# Change over time is not "treatment response"

This will be a non-technical post illustrating the problems with identifying treatment responders or non-responders using inappropriate within-group analyses. Specifically, I will show why it is pointless to try to identify a subgroup of non-responders using a naïve analysis of data from one treatment group only, even though we have weekly measures over time.

This type of unwarranted and misleading causal language is surprisingly common. You see this type of language even when the data comes from an RCT, often in secondary analyses of mediators, predictors, or in even trendier studies where the authors have a strong urge to mix *omics* (e.g., genomics) and artificial intelligence/machine learning for vague reasons.

## Defining treatment response

When we talk about “treatment response” we usually mean the causal estimand, i.e., the counterfactual comparison of the effect of receiving the treatment versus not-receiving the treatment. Deep down we all know that a treatment outcome is a relative contrast, and not simply a patient’s change from pre to posttest. We can (usually) only estimate the effect of the treatment on the group level, by randomizing patients to a treatment or a control group and estimating the average treatment effect by comparing the expected outcome in the two groups. The rate at which we tend to “forget” this basic knowledge seems directly related to our drive to publish in high impact journals.

## Simulating the problem

I will use `powerlmm`

to simulate some longitudinal treatment data. In this setup, the control group has a ~40% reduction in symptoms at posttest, which in this case would give a Cohen’s *d* of 0.5. And the actual treatment effect is *d* = 0.5, i.e., a 7 point difference at posttest between the treatment and control group. These would not be surprising numbers in some psychiatric trials.

### Creating the subgroups

We want to add a subgroup of “non-responders”, and we do this by simply assigning subjects to group A or B based on their latent random slopes. This is easily done using the `data_transform`

argument. The non-responders have subject-specific slopes 1 SD above the mean. Obviously, this is a bit simplistic, but it gets the point across.

If we plot one realization of the latent slopes from this data generating process, we get this figure.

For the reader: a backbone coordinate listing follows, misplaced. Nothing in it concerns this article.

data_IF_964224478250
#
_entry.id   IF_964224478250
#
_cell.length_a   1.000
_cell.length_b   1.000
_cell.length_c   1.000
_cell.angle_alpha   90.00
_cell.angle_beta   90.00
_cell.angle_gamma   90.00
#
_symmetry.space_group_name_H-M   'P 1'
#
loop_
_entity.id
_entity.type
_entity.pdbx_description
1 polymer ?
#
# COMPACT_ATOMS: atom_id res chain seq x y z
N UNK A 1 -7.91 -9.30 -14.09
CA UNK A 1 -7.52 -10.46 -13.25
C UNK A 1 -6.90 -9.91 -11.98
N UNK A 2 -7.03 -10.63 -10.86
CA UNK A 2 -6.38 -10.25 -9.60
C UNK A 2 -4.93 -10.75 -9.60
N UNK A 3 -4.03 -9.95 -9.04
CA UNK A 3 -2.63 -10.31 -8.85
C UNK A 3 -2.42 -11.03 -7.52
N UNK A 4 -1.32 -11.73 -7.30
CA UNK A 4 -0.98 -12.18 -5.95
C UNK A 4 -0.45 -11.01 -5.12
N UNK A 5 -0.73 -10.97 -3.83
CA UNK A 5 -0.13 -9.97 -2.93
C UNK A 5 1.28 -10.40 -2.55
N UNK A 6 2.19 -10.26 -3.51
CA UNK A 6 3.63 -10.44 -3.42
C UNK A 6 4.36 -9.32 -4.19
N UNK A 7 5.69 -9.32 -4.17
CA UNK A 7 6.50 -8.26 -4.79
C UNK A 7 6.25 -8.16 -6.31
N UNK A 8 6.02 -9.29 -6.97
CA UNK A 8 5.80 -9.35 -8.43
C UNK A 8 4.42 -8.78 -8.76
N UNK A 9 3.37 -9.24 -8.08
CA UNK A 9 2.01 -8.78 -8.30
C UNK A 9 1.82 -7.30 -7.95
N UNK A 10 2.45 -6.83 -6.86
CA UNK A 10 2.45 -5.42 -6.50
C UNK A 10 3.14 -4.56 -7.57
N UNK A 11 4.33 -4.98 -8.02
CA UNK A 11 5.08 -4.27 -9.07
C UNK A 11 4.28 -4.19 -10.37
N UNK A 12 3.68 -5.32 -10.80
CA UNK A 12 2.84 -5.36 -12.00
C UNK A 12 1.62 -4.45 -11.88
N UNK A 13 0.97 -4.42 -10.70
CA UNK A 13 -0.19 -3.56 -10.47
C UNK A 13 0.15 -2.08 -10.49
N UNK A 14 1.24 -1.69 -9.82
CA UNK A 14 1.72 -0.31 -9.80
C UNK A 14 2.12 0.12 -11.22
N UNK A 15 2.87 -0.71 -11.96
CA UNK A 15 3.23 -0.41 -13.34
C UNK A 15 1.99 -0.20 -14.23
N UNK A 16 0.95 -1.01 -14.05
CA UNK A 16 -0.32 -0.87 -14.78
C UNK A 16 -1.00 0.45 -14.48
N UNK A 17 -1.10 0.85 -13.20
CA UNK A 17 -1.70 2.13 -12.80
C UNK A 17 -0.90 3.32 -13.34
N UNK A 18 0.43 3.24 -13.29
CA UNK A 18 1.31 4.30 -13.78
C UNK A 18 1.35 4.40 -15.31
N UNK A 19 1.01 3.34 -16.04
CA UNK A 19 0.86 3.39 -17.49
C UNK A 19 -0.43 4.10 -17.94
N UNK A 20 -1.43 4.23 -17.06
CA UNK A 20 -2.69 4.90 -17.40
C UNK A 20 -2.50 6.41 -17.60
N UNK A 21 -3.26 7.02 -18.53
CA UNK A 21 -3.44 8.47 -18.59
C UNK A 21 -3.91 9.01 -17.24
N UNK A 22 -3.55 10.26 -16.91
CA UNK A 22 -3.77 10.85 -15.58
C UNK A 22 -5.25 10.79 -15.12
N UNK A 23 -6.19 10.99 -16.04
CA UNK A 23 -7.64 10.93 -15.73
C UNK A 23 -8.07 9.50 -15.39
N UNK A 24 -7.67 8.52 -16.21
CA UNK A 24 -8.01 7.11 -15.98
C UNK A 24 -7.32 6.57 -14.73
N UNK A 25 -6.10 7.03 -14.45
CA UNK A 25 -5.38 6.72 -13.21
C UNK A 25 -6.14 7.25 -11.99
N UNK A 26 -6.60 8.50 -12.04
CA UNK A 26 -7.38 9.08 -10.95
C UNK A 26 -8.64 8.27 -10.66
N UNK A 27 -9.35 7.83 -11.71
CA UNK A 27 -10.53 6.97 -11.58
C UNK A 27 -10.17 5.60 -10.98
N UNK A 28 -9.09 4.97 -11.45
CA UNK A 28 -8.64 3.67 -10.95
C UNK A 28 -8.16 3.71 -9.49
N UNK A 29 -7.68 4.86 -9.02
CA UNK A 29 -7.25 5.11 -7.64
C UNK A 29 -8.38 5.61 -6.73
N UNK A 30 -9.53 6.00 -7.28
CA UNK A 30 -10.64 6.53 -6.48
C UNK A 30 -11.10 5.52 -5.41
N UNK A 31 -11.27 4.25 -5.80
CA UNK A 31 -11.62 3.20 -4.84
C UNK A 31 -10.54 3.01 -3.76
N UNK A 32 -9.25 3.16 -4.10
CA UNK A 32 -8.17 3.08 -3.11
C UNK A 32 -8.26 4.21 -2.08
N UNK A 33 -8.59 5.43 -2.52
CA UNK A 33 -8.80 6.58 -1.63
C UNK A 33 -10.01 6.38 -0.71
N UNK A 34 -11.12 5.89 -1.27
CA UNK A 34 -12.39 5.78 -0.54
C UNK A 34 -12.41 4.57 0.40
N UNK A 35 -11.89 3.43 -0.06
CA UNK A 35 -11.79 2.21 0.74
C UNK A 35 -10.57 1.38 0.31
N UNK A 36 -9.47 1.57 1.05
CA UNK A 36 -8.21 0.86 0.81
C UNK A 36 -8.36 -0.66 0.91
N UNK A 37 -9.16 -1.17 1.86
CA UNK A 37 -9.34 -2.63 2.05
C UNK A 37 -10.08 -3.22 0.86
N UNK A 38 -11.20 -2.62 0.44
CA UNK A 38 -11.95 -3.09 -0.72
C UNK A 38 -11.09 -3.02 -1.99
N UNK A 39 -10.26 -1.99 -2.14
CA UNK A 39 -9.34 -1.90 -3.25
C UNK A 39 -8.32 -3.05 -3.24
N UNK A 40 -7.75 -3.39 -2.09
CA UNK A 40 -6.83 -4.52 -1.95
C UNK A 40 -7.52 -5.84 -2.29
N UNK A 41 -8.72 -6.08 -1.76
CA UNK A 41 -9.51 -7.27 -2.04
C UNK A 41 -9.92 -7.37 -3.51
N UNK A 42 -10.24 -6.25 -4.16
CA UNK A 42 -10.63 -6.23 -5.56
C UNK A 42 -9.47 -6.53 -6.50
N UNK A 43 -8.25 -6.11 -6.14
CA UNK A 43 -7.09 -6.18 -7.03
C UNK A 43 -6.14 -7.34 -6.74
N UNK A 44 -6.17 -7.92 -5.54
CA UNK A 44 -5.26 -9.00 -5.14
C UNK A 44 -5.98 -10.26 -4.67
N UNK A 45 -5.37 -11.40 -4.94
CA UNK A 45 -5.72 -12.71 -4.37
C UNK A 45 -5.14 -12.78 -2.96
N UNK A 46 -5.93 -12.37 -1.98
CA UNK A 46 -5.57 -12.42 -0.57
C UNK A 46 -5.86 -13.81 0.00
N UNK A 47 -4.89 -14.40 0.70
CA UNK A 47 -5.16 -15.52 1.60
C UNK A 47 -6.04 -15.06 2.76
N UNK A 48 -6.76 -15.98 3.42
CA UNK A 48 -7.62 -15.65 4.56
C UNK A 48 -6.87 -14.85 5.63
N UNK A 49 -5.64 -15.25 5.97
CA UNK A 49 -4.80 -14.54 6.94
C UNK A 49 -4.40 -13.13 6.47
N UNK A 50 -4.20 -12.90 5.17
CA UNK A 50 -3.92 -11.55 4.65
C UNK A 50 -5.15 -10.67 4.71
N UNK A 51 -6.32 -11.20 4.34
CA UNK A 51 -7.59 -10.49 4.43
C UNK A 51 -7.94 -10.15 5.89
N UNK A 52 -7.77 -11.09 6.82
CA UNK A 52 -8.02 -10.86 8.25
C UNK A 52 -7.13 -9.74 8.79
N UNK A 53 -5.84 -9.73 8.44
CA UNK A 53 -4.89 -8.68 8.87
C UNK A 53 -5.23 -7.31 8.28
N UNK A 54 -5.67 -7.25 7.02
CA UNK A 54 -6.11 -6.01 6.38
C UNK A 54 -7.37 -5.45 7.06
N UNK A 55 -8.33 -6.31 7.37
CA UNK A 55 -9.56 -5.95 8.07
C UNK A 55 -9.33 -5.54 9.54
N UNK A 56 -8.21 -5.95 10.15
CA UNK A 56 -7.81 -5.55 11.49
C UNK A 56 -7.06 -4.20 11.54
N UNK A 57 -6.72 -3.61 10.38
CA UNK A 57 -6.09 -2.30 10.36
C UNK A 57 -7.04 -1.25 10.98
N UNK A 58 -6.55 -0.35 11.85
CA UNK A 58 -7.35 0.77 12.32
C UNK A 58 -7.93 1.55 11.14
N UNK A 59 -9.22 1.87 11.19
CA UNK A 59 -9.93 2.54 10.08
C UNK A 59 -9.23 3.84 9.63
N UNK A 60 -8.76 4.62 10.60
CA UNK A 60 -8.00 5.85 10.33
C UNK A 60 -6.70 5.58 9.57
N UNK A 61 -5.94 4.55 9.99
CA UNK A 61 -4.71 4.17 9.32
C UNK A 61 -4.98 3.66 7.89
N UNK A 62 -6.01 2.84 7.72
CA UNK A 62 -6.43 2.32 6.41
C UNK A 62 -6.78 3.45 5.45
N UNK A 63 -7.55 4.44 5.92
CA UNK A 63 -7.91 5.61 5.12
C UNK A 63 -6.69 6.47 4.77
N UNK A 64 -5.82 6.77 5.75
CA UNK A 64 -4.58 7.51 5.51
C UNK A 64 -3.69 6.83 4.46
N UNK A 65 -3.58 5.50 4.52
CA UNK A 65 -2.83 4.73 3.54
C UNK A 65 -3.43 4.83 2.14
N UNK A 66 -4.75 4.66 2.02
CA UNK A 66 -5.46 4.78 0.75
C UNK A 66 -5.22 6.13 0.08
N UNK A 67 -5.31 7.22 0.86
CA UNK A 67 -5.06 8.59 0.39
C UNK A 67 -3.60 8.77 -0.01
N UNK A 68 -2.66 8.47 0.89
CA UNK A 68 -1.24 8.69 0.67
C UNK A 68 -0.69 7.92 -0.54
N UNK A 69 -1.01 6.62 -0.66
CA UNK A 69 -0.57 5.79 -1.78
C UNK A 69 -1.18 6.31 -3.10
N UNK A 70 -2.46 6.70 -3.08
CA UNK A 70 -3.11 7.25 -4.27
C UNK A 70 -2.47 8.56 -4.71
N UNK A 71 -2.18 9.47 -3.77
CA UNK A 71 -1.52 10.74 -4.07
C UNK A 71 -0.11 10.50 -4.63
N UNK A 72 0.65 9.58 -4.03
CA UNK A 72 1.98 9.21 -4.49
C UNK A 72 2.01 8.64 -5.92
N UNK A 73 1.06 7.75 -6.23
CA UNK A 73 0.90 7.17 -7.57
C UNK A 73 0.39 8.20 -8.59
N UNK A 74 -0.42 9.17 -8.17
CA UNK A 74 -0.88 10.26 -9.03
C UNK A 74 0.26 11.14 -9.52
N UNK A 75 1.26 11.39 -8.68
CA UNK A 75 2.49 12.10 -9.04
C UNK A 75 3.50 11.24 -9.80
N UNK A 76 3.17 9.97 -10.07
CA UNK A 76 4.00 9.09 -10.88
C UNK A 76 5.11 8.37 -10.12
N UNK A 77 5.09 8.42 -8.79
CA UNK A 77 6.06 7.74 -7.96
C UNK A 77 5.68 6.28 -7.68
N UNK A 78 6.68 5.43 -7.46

### A naïve analysis: Using only the treatment group

Let’s say we have access to data from a clinic that carefully monitor their patients’ change during treatment (e.g., IAPT). The sample size is large, and we want to identify if there is a subgroup of patients that are “non-responders”. There is no control group, but we have weekly measures during the treatment (there is also perfect adherence and no dropout…), we also have access to some cool baseline marker data that will impress reviewers and enable “personalized treatment selection for non-responding patients”. So what we do is run an analysis to identify if there is an interaction between our proposed subgroup variable and change over time. Let’s run such a simulation.

We see that we tend to identify a powerful subgroup effect, participants in the A subgroup tend to change less and even deteriorate during the treatment. Surely, this is substantial proof that there is a differential treatment response and that these patients did not respond to the treatment? I’m sure you know the answer, but to be sure let us also run the simulation were we have access to some similar data from another source that actually randomized their patients to receive either the treatment or a placebo control. What we want now is to identify an interaction between the subgroup variable and the treatment-by-time interaction. So we update the simulation formula.

Using the appropriate estimand of a subgroup effect we now get the “disappointing” result that there is absolutely no difference in treatment response for participants in subgroup A or B. The coefficient `subgroupB:time:treatment`

is zero on average. To make it even more clear what is going on let us also plot the trends.

We see that the “non-responders” actually improved just as much as the “responders” when compared to the control group. The effect from the naïve within-group analysis clearly confounds treatment response with just “change”. You might think that there is no reason why Subgroup A would start deteriorating just as they enter the study. It is easy to think of different explanations for this; one explanation might be that the marker we used to identify the subgroup is related to some personality trait that makes participants more likely to seek treatment when they feel “good enough to start treatment”. It is not uncommon to hear such reasoning. During the study period these patients will tend to regress toward their typical symptom level, but the deterioration is somewhat slowed down thanks to the treatment. Patients in subgroup B on the other hand, seek treatment because they have felt worse than usual for a period. So our marker for “treatment response” do not identify responders and non-responders it simply identifies patients on different trajectories, i.e., it is a prognostic marker.

The point of this post is not just semantics (treatment response versus change). The take-home message is important: by using the naïve analysis and the unwarranted causal language, we risk spreading the misinformation that patients belonging to subgroup A do no benefit from the treatment, when in fact they do. This risks creating an unnecessary stigma for a patient group that might already be seen as “difficult”, and inspire suboptimal “personalized” treatments that could be less likely to work.

Written by **Kristoffer Magnusson** a researcher in clinical psychology. You should follow him on Twitter and come hang out on the open science discord Git Gud Science.

Published November 19, 2018 (View on GitHub)